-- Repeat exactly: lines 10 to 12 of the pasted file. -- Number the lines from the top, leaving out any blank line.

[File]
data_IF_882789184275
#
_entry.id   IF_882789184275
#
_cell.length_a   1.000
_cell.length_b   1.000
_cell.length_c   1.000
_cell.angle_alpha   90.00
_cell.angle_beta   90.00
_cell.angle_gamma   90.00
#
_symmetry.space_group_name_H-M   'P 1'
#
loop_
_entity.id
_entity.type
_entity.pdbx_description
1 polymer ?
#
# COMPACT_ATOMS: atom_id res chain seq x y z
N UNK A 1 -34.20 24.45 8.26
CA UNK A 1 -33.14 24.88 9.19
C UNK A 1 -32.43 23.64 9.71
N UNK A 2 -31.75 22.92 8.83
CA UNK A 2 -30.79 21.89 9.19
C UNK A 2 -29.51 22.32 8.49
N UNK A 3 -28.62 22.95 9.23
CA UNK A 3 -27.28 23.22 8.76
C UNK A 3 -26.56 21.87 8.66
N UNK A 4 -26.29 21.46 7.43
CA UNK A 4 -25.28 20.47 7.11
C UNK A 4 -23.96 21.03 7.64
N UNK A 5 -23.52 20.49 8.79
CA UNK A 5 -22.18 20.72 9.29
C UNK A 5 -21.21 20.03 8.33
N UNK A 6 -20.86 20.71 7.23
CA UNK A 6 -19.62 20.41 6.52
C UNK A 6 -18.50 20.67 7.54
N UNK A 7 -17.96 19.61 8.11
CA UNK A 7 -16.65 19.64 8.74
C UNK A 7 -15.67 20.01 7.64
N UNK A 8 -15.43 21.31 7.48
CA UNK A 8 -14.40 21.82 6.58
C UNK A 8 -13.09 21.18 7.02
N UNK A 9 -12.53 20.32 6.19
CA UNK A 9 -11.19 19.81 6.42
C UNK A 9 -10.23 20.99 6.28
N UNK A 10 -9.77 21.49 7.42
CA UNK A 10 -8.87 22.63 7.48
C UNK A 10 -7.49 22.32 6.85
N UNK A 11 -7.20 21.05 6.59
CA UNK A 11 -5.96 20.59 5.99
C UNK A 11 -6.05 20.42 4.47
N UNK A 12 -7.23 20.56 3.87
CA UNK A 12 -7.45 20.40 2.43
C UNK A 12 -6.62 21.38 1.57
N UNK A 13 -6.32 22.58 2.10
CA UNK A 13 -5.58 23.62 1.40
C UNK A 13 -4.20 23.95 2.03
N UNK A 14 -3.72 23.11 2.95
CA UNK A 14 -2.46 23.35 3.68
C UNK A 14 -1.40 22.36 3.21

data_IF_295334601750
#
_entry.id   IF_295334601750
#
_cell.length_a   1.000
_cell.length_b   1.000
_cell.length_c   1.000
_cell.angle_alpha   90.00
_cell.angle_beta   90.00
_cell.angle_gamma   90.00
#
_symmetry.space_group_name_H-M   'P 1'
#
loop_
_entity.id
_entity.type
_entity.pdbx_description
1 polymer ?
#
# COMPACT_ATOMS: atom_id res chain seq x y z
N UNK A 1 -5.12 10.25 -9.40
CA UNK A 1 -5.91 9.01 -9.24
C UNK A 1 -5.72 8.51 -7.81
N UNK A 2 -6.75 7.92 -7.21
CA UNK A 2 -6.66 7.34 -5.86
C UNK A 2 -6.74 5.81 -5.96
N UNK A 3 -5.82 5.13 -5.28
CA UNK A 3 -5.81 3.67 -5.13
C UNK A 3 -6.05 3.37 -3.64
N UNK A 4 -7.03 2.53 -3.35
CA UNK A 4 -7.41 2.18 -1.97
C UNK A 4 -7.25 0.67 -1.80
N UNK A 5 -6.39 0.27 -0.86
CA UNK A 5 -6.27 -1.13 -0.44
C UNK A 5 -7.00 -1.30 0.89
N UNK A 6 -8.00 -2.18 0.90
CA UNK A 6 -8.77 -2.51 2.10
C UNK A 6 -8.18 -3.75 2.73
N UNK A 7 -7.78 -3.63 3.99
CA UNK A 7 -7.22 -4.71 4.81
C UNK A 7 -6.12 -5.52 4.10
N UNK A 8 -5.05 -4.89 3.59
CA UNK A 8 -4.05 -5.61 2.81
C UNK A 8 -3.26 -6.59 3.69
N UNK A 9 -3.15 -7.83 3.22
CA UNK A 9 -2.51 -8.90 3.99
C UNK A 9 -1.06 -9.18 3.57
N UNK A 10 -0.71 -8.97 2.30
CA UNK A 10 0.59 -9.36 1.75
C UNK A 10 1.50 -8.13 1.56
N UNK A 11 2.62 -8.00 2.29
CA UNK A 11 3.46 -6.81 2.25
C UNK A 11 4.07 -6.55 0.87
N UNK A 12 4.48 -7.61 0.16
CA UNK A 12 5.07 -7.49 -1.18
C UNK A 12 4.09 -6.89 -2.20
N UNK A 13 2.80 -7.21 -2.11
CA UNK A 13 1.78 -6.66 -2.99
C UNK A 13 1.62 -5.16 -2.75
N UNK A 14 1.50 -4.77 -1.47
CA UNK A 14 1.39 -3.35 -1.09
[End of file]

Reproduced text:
_cell.angle_gamma   90.00
#
_symmetry.space_group_name_H-M   'P 1'